Whilst brooms are made with 100% Broom Grass in Lesotho, we only mix it with other materials such as Cane, Palmyra, Polypropylene and Sherbro. The mixtures are used in lighter domestic brooms and yard brooms. The light green colour looks very attractive in the finished mixtures.

The Broom Grass has to be purchased by the container load due to the freight costs involved. Lesotho, being a third-world country, is largely dependent on any export which it can derive and the sale of the grass is important to them. At the moment their exports are insufficient to support the needs of the country, and substantial aid is provided by major countries throughout the world. This aid will always be needed unless they can increase their exports of items such as Broom Grass.


Madagascar Bass (Raphia Pendunenlata)

This is a leaf fibre from the Bonitra palm. The fibre is extracted by rotting. It is a rich ruby colour and is characterised by its elasticity and durability. The fibre is used for yard brooms and upholstery brushes.


Mexican Fibre or Tampico (Agave lophantha)

Mexican fibre or Tampico as it is also known, is a leaf fibre which comes from the spiny, cactus-like lecheguilla plant that grows wild in the semi-desert upland areas of Mexico. The fibre is extracted by scraping away the pulpy matter from the freshly cut leaves. This fibre distinguishes itself by its great elasticity and resistance to temperature change, as well as to acids and caustic soda, and its fineness for polishing and grinding. It is also very water absorbent, and non-electrostatic, so that the brushes remain dust free. The description ‘Tampico’ takes its name from the port in Mexico from which the fibre is exported.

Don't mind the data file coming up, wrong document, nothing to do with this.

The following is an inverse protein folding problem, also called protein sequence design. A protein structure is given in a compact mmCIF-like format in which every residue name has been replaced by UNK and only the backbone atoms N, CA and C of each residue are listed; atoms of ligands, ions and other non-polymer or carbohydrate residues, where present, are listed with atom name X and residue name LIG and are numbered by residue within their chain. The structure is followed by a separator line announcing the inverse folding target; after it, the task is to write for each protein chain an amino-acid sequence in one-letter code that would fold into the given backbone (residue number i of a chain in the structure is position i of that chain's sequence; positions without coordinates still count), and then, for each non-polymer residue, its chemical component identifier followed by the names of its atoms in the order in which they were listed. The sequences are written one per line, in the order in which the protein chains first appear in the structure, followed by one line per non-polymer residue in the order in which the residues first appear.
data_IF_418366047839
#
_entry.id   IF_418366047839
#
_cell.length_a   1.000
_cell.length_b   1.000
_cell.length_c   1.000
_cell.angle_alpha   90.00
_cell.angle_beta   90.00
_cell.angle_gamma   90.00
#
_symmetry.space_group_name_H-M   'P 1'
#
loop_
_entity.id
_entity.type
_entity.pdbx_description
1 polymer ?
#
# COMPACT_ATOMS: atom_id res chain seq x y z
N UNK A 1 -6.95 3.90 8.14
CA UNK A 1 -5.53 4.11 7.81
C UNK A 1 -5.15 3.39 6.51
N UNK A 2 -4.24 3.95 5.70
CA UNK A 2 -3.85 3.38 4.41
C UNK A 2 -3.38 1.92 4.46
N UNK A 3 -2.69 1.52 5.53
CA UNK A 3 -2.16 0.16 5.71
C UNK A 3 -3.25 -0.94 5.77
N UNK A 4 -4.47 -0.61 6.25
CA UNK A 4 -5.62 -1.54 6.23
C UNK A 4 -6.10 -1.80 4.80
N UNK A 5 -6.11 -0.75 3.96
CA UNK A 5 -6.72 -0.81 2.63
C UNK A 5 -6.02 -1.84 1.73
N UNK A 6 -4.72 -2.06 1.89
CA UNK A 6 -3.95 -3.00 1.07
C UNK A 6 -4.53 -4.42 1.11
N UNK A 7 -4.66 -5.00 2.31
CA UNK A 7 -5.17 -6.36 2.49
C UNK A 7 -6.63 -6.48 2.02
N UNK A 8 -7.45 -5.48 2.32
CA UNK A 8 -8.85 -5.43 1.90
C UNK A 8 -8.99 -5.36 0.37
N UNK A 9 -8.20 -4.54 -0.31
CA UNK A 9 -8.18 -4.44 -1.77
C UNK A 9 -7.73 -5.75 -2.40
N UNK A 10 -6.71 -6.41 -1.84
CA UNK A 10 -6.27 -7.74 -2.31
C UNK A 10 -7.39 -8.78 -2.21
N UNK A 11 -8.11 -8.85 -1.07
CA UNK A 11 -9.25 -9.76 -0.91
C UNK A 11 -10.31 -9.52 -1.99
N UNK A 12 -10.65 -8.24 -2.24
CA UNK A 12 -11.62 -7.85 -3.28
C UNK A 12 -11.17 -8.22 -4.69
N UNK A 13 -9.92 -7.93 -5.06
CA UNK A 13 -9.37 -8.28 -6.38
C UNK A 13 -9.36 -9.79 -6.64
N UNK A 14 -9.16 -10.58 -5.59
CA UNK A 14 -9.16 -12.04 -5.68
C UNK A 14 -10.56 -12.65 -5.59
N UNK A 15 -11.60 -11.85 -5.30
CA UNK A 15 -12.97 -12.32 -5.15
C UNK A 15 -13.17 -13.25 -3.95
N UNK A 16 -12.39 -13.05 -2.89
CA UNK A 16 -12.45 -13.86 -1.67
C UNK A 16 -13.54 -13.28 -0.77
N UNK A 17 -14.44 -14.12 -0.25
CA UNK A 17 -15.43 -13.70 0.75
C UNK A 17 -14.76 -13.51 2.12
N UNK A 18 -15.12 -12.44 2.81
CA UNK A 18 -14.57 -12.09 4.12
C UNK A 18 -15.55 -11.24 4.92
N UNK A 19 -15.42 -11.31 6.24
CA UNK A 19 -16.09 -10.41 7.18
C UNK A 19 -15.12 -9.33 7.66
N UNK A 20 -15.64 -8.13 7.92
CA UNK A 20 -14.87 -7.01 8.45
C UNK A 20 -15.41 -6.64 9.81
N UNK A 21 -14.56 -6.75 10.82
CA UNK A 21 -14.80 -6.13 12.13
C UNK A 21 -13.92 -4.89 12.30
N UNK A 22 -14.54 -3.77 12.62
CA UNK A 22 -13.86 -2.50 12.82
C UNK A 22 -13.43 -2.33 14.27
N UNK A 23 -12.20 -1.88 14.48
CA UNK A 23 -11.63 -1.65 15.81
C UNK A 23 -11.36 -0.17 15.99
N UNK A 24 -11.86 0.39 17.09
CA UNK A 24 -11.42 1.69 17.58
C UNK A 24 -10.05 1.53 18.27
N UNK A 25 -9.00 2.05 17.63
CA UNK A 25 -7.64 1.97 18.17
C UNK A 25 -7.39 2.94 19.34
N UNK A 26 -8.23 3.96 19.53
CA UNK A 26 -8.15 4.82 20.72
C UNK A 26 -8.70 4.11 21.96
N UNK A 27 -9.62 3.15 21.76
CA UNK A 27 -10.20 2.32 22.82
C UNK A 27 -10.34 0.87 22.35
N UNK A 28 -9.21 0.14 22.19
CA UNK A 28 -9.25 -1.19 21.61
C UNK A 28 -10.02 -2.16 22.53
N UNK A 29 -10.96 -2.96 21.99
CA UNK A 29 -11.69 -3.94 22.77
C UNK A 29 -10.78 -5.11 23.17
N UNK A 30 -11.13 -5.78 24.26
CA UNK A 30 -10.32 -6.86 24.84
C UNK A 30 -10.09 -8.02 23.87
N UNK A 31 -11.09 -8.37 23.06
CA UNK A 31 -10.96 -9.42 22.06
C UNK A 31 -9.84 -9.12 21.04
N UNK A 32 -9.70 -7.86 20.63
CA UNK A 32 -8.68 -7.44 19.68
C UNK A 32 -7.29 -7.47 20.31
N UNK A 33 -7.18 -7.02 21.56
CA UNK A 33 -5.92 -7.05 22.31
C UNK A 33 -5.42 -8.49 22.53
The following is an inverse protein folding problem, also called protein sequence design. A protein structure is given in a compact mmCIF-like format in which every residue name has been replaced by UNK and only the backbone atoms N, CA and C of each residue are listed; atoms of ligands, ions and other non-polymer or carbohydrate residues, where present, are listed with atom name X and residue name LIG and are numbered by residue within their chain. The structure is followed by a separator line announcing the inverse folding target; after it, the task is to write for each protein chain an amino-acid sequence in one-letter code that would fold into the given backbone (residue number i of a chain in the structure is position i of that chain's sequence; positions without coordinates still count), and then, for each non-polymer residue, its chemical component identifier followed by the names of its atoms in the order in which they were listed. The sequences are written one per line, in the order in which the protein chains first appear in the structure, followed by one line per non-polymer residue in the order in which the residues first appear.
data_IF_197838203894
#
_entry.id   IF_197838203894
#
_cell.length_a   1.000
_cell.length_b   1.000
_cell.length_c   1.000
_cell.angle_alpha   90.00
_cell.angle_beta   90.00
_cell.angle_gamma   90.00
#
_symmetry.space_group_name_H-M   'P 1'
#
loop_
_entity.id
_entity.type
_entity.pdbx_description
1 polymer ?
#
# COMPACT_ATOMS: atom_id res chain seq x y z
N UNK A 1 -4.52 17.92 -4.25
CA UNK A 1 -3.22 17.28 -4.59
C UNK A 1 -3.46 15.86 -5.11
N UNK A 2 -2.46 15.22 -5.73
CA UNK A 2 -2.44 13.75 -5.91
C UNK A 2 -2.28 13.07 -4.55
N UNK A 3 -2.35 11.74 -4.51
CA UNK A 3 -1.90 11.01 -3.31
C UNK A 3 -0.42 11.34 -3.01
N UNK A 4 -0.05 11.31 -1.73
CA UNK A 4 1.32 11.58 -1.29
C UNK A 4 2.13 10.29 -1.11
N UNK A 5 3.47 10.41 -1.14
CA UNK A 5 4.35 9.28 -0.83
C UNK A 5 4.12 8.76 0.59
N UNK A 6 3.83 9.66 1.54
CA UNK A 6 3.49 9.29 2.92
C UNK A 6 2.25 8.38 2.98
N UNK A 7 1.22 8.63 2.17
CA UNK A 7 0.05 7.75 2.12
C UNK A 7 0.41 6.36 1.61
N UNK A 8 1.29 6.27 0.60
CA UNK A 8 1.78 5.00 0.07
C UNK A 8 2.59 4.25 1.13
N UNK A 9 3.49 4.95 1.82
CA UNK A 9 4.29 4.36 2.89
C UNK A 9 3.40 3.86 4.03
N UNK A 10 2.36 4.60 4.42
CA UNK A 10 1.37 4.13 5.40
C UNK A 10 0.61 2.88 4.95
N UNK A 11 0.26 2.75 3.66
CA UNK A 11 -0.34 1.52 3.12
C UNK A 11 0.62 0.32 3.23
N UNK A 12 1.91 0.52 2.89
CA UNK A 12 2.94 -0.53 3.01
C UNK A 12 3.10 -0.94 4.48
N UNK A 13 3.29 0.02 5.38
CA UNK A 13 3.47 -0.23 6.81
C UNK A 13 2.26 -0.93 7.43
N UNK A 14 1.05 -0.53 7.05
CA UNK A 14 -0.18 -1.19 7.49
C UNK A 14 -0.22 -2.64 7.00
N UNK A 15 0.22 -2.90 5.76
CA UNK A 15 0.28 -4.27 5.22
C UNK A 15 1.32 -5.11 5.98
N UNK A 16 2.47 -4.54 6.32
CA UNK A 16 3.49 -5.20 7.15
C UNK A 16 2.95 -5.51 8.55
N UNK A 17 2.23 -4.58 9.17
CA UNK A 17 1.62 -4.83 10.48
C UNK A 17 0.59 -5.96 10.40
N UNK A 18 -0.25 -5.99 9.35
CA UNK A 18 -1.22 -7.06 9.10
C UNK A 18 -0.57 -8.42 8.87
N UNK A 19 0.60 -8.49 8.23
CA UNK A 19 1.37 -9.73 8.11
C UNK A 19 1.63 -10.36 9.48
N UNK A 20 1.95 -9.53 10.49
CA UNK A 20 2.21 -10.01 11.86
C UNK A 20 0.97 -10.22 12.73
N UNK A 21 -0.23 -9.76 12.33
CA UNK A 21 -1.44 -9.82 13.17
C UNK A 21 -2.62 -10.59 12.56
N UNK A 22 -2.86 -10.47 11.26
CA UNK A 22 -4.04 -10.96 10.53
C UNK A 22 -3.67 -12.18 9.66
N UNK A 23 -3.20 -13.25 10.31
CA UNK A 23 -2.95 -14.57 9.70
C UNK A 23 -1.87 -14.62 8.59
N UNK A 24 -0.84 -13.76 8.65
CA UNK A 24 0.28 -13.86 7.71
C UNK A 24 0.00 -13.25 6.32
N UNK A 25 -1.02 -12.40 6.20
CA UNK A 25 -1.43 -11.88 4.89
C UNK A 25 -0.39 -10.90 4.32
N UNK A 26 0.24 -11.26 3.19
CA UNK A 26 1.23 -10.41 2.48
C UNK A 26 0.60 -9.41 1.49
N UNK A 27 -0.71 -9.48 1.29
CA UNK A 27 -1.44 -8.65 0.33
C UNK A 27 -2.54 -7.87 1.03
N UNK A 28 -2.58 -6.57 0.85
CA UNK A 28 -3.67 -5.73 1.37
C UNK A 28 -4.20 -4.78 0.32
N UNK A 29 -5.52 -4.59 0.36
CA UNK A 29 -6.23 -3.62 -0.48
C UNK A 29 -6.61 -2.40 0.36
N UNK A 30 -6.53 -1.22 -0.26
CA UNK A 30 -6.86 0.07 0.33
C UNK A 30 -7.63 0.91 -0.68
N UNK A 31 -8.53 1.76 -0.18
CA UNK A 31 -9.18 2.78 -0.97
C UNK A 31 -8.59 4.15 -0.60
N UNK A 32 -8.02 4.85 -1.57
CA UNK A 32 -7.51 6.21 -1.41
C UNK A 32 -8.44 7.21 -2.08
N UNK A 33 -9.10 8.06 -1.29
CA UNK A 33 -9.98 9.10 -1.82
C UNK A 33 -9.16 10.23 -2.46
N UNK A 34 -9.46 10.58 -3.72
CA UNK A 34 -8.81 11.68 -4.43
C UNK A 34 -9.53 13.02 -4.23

There were problems with supply some years ago, mainly due to the rural exodus from the area where the fibre grows, resulting in a shortage of talladores (fibre pickers). This problem seems to have been mainly overcome but sometimes supplies are difficult due to weather conditions.

The fibre used to be a component part of all scrubbing brush mixtures, where it was mixed with Indian Palmyra, but due to the cost of the Mexican/Tampico, it is now often replaced by polypropylene. This has reduced the quality of the brushes, because Tampico’s best property is its capacity to hold water, which is 65% more than polypropylene.

Tampico is harvested from the wild plants, and is completely bio-degradable. The fibre is available in a natural cream colour, but is also supplied polished and also dyed black and as a grey mixture.



Horsehair from Paraguay and China is durable and resilient, and is ideal for use in brushes for cleaning smooth floors and windows, and in cobweb brushes. It is also used in high quality equestrian brushes. The best horsehair is from the tail.

Sierra Leone

African Bass [Sherbro] (Raphia hookeri)